Israel T. Agaku, Dr. Constantine I. Vardavas, Hillel R. Alpert and Gregory N. Connolly, all of the Center for Global Tobacco Control, Department of Social and Behavioral Sciences, Harvard School of Public Health in Boston; and Olalekan A. Ayo-Yusuf of the Harvard School of Public Health and the University of Pretoria in South Africa said the findings counter the idea smokeless tobacco products help reduce the health problems associated with tobacco use.
The study, published online ahead of the September print edition of the journal Pediatrics, found 5.6 percent of students in grades 6-12 said they used a form of smokeless tobacco.
Among all students, 5 percent used chewing tobacco, snuff or dip; 1.9 percent used snus and 0.3 percent used dissolvable tobacco products, the study said.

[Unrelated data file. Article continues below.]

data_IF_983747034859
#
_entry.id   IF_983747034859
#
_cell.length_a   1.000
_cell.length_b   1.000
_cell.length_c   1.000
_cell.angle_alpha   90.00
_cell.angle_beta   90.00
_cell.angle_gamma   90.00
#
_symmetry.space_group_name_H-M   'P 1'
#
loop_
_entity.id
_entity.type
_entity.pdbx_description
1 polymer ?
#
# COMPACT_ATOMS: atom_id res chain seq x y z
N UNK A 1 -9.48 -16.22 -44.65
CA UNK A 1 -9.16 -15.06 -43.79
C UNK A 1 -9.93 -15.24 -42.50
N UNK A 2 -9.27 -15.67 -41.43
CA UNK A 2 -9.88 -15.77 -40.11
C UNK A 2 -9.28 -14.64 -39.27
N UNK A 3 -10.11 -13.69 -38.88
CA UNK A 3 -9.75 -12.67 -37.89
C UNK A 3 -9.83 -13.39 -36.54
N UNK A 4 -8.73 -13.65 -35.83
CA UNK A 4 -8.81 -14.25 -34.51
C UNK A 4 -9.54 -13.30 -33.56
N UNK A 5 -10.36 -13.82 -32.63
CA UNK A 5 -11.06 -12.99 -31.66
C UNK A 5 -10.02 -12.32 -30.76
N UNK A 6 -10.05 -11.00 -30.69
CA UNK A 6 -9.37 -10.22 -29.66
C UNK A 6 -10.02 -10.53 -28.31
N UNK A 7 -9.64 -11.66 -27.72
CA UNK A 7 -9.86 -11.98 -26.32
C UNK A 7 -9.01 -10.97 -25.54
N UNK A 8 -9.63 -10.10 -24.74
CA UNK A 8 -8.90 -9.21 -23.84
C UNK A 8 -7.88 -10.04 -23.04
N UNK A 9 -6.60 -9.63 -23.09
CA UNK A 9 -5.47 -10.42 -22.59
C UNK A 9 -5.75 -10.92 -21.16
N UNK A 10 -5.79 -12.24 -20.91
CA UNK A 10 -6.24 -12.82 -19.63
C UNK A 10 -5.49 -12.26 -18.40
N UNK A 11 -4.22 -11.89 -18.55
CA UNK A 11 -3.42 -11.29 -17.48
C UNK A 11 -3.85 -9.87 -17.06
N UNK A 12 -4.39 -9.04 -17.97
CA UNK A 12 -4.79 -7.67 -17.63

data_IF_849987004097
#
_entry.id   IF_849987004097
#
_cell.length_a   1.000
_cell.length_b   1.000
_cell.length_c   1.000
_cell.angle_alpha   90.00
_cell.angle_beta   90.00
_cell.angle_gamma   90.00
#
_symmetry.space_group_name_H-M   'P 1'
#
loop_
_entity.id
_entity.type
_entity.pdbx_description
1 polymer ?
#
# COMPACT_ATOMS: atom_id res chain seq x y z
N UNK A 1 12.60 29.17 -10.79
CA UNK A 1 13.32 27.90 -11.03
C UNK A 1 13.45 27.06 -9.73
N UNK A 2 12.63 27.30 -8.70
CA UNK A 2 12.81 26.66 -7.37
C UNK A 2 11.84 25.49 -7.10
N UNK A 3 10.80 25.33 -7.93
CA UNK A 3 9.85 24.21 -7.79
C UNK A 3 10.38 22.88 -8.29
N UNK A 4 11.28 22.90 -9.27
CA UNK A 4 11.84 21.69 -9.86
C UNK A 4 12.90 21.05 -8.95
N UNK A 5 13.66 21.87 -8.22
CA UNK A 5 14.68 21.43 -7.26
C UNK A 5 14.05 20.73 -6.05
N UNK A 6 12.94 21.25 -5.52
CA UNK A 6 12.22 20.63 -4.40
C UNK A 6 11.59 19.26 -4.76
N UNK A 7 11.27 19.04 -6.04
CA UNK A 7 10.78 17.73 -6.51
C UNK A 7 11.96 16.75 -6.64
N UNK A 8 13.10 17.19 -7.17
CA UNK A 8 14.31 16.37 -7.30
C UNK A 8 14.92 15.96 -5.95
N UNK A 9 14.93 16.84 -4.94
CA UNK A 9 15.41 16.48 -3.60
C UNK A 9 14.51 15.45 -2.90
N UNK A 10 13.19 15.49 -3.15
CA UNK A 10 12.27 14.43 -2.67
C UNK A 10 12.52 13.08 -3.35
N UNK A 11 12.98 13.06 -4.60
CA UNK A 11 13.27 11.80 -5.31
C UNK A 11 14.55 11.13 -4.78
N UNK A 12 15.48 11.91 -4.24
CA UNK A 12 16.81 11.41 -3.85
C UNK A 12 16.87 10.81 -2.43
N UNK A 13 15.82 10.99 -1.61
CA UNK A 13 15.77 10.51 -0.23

About 72 percent of students who used smokeless tobacco products smoked cigarettes at the same time.
Only 40 percent expressed an intent to quit all tobacco use, but students who used smokeless tobacco products were more likely to perceive tobacco as less harmful.
The study authors concluded the findings pointed to a need for stronger health warnings on smokeless tobacco products and other interventions to prevent adolescent use of all tobacco products.
Pregnant Mila Kunis wins 'Best Villain' at MTV Movie Awards
Charlize Theron not engaged to Sean Penn 'yet'